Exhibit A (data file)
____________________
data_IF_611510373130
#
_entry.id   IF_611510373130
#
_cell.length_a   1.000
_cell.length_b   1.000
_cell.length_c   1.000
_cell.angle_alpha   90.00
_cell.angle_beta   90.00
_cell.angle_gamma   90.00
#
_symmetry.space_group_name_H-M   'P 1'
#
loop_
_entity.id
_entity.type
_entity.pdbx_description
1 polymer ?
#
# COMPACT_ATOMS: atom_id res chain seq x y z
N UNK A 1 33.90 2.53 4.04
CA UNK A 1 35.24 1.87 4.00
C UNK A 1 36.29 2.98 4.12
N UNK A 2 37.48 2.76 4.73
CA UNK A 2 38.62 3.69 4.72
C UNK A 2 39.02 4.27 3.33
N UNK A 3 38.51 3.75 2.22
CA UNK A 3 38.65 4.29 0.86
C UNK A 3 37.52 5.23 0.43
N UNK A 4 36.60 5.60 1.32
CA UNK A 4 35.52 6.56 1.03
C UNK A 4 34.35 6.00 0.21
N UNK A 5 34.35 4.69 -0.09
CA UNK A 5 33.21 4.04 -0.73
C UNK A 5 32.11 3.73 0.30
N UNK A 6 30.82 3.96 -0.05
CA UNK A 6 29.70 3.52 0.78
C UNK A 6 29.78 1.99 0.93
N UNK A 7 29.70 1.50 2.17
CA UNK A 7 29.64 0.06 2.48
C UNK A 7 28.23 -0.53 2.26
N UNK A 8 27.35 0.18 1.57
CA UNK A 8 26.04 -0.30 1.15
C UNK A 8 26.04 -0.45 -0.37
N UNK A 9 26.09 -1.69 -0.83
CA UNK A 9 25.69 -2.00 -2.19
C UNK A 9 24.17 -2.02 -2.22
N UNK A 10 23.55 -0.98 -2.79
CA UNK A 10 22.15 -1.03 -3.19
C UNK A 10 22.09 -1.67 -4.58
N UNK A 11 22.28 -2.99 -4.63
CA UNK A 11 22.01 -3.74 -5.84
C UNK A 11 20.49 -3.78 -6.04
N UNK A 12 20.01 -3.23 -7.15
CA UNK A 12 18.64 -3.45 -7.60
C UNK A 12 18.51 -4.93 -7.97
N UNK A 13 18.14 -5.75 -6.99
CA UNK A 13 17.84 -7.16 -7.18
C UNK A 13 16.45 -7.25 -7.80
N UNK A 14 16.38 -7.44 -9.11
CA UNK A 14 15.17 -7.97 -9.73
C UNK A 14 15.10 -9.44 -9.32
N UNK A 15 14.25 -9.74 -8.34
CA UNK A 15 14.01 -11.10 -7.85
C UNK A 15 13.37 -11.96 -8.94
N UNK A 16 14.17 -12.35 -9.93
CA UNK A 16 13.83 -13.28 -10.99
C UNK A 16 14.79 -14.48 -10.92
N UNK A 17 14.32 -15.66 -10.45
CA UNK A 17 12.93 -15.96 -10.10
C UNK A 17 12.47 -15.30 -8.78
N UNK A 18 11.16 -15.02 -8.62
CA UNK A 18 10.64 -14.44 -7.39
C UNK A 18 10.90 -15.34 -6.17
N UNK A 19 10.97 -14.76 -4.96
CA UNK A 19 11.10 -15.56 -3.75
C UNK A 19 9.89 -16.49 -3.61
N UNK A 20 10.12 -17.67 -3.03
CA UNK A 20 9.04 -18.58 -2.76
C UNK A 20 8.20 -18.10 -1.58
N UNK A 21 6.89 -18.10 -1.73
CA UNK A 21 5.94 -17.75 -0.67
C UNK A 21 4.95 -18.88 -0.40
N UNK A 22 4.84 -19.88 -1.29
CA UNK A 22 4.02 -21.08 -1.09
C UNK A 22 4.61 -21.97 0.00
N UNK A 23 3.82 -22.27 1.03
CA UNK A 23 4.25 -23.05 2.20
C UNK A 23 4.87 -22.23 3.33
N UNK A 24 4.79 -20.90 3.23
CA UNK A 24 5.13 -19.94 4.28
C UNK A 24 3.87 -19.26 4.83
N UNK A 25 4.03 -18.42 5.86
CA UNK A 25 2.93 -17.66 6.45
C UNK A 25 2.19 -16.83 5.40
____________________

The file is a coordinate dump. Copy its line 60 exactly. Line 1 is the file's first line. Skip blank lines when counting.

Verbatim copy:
N UNK A 14 16.38 -7.44 -9.11